Fiscal policy consists of deliberate changes in government spending, taxes, or some combination of both to promote full employment, price level stability and economic growth. How does a change in government spending (G) or taxes (T) result in a change in output or national income (Y)? Multipliers express the ration of a change in aggregate output to a change in tan or spending policy, and fiscal policy works through the spending multiplier.

Suppose that the government decides to increase spending. An increase in G means that AD goes up by the same amount; firms increase production by the same amount to satisfy this increase in demand.Y increases by the same amount that G increases. An increase in production also means this new output gets sold and generates income for the producers. They in turn spend this income (investments) and consumption increases. As a result, demand increases again and so does production. This process keeps repeating until the final increase in output is much greater than the initial increase in G. How much greater depends on the spending multiplier. It describes increases and decreases in the effectiveness of fiscal policy.

The spending multiplier helps us to determine how a change in G will affect GDP. It is described by the following equation:

Government spending multiplier = 1 / (1 – MPC)

Real GDP = change in G x spending multiplier

MPC means marginal propensity to consume. MPC describes the proportion of each additional dollar of increase that will go toward consumption expenditures. MPS, the marginal propensity to save reveals the proportion of the additional dollar that is saved. MPC plus MPS is equal to 1. When MPC is high (close to a), this represents a high level of consumption; similarly the closer MPSis to 1, the higher the proportion of savings.

Information to evaluate the effect of a change in government spending: find the change in real GDP demanded if the MPC = 0.8

spending multiplier = 1 / (1 – MPC) = 1 / (1 – 0.8) = 1 / 0.2 = 5

real GDP = G x 5

We see that if the MPC is 0.8, any increase in government spending (G) will bring about a five times greater increase in output (Y). The same is true of a decrease in G. So if G increases by 100, Y increases by 5(100) = 500. If G decreases by 50, Y decreases by 5(50) = 250. To increase Y, the government must increase spending and to decrease Y, the government must decrease spending.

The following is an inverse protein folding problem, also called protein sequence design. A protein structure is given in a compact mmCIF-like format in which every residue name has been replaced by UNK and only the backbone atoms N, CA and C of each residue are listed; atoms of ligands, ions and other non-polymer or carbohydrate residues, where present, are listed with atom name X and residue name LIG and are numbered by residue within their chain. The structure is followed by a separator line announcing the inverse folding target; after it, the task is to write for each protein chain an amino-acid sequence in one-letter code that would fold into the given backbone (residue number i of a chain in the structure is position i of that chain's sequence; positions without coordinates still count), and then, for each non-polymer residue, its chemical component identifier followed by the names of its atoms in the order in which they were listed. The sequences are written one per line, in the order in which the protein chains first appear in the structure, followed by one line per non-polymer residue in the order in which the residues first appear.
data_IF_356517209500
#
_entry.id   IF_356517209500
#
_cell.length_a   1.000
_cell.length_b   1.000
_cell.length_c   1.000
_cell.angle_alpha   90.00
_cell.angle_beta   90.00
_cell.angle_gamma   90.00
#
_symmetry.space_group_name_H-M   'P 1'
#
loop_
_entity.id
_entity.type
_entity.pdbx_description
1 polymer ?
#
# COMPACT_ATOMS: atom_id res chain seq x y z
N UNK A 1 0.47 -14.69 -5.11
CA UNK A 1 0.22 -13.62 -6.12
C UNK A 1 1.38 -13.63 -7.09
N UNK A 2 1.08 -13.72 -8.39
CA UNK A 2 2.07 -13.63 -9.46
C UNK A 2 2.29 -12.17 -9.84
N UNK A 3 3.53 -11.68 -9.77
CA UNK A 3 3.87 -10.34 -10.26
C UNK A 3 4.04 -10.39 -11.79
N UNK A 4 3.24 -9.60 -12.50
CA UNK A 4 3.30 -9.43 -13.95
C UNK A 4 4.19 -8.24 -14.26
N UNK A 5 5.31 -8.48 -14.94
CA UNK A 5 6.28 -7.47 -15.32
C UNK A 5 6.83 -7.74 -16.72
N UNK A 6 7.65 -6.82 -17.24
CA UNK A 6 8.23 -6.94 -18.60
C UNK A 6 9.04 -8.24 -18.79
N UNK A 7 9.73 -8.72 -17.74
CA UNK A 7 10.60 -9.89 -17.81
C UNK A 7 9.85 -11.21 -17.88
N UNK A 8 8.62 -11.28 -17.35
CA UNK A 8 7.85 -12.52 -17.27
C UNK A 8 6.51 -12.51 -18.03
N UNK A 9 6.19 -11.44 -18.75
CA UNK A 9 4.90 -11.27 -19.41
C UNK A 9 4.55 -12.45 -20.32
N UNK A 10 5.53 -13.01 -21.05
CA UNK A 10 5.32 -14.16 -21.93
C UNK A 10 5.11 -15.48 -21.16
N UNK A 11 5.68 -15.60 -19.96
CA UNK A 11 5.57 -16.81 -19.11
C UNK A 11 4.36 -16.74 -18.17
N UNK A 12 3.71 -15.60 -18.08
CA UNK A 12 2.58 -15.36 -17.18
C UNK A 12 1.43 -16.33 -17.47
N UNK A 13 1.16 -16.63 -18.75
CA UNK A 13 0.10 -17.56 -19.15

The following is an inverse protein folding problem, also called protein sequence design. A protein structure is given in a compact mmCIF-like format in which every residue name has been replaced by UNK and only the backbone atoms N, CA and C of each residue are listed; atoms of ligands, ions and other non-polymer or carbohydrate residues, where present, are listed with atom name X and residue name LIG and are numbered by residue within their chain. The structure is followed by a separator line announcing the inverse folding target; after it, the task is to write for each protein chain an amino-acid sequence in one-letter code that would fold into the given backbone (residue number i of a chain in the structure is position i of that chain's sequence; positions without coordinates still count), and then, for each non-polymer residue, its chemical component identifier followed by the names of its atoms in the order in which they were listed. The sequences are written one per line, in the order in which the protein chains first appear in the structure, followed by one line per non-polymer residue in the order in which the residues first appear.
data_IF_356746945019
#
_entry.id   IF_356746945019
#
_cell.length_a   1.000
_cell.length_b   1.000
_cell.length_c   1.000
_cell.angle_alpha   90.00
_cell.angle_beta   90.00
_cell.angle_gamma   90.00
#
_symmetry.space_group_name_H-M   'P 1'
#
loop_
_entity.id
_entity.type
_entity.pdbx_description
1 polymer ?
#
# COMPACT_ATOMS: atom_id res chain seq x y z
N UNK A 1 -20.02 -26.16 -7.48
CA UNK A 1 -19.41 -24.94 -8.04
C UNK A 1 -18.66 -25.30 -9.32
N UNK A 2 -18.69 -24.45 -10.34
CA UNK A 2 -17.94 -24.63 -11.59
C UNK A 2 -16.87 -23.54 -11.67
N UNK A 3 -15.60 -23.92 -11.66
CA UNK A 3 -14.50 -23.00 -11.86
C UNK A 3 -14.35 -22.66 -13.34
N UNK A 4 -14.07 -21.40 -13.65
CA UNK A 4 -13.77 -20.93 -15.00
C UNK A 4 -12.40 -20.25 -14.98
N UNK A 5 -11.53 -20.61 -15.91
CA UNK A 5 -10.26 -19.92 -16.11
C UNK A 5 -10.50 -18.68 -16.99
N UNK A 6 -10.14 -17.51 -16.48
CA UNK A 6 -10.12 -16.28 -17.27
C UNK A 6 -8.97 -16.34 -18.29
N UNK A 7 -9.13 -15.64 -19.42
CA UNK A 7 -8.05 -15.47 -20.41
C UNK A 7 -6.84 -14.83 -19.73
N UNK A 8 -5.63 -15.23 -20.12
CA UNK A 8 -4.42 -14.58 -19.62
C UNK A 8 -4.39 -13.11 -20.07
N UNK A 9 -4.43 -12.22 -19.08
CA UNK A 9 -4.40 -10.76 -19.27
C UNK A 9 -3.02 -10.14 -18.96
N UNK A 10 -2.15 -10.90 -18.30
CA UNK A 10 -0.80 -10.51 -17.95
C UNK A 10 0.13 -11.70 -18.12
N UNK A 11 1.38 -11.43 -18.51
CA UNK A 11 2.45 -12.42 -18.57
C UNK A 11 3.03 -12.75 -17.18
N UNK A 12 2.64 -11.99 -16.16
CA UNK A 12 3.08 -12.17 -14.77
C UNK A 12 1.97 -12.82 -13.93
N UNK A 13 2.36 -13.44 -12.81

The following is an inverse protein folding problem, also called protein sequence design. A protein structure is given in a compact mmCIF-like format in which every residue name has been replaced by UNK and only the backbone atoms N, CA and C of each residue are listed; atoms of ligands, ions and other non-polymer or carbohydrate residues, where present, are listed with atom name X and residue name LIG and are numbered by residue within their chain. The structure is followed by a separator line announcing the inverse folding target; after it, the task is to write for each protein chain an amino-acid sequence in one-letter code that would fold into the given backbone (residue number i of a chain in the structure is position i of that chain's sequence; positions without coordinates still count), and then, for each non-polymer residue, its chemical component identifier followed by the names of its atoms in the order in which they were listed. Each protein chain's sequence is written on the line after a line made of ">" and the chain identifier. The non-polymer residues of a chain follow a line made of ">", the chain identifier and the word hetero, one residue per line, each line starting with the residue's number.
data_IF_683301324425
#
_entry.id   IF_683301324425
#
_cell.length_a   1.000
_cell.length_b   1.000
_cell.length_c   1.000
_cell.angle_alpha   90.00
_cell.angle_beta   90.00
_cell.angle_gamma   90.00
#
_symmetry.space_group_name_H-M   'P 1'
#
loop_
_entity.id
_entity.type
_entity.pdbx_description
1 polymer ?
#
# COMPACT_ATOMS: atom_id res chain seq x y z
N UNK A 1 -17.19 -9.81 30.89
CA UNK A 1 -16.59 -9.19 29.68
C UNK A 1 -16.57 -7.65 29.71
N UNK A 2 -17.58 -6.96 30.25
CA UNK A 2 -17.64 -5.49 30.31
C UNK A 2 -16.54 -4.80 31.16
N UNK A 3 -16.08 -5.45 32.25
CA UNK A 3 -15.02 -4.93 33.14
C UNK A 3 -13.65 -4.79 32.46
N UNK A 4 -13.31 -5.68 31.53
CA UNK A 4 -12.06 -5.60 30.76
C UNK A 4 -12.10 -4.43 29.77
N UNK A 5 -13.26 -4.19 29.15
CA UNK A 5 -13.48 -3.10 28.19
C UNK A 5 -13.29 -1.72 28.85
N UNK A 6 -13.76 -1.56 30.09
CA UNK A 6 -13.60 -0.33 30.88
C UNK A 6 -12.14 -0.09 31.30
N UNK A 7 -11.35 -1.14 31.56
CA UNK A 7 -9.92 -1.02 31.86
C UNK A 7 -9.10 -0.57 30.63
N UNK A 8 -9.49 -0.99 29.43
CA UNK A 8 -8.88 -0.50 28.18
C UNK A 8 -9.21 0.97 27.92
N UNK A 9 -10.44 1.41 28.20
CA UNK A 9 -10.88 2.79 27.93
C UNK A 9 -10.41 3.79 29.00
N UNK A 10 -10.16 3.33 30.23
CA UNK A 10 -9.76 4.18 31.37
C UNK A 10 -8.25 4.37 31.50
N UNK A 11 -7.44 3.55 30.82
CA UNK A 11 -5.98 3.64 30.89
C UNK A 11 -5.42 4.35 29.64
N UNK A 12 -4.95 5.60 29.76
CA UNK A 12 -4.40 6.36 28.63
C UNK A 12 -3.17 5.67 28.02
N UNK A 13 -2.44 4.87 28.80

If the government wants to increase Y, should it increase or decrease taxes? Suppose the government decreases taxes. When T falls, national disposable income increases. Disposable income increases when people pay less in taxes and have more money to spend, creating an increase in consumption. However, consumption does not go up by the same amount that income increases. If taxes decrease by $100 million and income therefore goes up by $100 million, people will not spend all of this extra income. They will spend some of it and save some of it. The ratio of saving to spending depends on the MPS and the MPC.

When T falls, national disposable income goes up and results in an increase in consumption. An increase in consumption means that AD increases and firms produce more to meet this increase in demand. This new output gets sold and generates more income for the producers; they then spend this money (investments), causing another increase in consumption, another increase in AD and another increase in production. Once again, we have an economic effect that goes beyond the amount of the original change. The tax multiplier can help us evaluate the effect of this change in taxes.

Tax multiplier = – MPC / (1 – MPC)

real GDP = T x tax multiplier

Notice that this multiplier is negative. This means that if the government aims to increase Y, it should lower taxes. Also not all tax relief income gets spent; a certain percentage of it will be saved, depending upon the MPC. So the absolute value of the tax multiplier is smaller than that of the government spending multiplier.

If we set MPC equal to 0.8, as we did for the government spending multiplier:

Tax multiplier = – MPC / (1 – MPC) = -0.8 / (1 – 0.8) = -0.8 / 0.2 = -4

real GDP = T x -4

For the same MPC, the absolute value of the tax multiplier is smaller than that of the government spending multiplier. The absolute value of the tax multiplier when the MPC is 0.8 is 4, whereas the value of the government spending multiplier is 5. This means that to bring about the same increase in Y, the government will meed to make a larger change in T than it would have needed to make in G.

So if T falls by 100, Y will increase by 400: -4(-100) = 400. If T increases by 50, Y will fall by 200: -4(50) = -200. The negative sign indicates a decrease in T or Y, while a positive number indicates that it is rising. The tax multiplier is negative, which means that an increase in net taxes will lead to a decrease in real GDP demanded. The positive value of the government spending multiplier means that an increase in government spending leads to an increase in real GDP demanded.

Filed under: AD-AS model, AP Macro, fiscal policy |

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